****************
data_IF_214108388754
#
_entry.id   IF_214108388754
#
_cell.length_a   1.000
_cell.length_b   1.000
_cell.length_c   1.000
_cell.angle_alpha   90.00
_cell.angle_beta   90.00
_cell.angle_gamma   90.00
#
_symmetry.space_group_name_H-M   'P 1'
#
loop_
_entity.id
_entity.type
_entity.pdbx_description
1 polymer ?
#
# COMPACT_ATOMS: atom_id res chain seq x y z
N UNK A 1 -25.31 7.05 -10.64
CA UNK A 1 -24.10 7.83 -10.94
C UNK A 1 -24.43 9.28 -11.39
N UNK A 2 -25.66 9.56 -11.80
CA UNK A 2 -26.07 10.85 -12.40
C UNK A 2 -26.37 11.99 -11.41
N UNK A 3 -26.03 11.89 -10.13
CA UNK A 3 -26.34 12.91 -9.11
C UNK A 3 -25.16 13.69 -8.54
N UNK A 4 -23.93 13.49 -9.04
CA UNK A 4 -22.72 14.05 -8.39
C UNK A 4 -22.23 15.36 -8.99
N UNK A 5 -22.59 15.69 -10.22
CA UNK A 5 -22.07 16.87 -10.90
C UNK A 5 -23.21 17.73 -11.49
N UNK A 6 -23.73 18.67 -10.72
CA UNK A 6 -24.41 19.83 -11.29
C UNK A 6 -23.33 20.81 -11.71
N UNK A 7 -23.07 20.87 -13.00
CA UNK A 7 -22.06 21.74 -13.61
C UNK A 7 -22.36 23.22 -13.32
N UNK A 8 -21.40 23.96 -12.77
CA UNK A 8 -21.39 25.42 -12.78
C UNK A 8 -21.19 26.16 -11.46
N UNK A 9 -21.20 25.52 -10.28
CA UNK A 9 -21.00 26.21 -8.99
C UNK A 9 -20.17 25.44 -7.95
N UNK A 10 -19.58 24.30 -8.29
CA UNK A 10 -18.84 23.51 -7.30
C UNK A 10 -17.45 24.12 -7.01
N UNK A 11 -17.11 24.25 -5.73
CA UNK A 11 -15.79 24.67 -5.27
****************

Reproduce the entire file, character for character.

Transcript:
data_IF_214108388754
#
_entry.id   IF_214108388754
#
_cell.length_a   1.000
_cell.length_b   1.000
_cell.length_c   1.000
_cell.angle_alpha   90.00
_cell.angle_beta   90.00
_cell.angle_gamma   90.00
#
_symmetry.space_group_name_H-M   'P 1'
#
loop_
_entity.id
_entity.type
_entity.pdbx_description
1 polymer ?
#
# COMPACT_ATOMS: atom_id res chain seq x y z
N UNK A 1 -25.31 7.05 -10.64
CA UNK A 1 -24.10 7.83 -10.94
C UNK A 1 -24.43 9.28 -11.39
N UNK A 2 -25.66 9.56 -11.80
CA UNK A 2 -26.07 10.85 -12.40
C UNK A 2 -26.37 11.99 -11.41
N UNK A 3 -26.03 11.89 -10.13
CA UNK A 3 -26.34 12.91 -9.11
C UNK A 3 -25.16 13.69 -8.54
N UNK A 4 -23.93 13.49 -9.04
CA UNK A 4 -22.72 14.05 -8.39
C UNK A 4 -22.23 15.36 -8.99
N UNK A 5 -22.59 15.69 -10.22
CA UNK A 5 -22.07 16.87 -10.90
C UNK A 5 -23.21 17.73 -11.49
N UNK A 6 -23.73 18.67 -10.72
CA UNK A 6 -24.41 19.83 -11.29
C UNK A 6 -23.33 20.81 -11.71
N UNK A 7 -23.07 20.87 -13.00
CA UNK A 7 -22.06 21.74 -13.61
C UNK A 7 -22.36 23.22 -13.32
N UNK A 8 -21.40 23.96 -12.77
CA UNK A 8 -21.39 25.42 -12.78
C UNK A 8 -21.19 26.16 -11.46
N UNK A 9 -21.20 25.52 -10.28
CA UNK A 9 -21.00 26.21 -8.99
C UNK A 9 -20.17 25.44 -7.95
N UNK A 10 -19.58 24.30 -8.29
CA UNK A 10 -18.84 23.51 -7.30
C UNK A 10 -17.45 24.12 -7.01
N UNK A 11 -17.11 24.25 -5.73
CA UNK A 11 -15.79 24.67 -5.27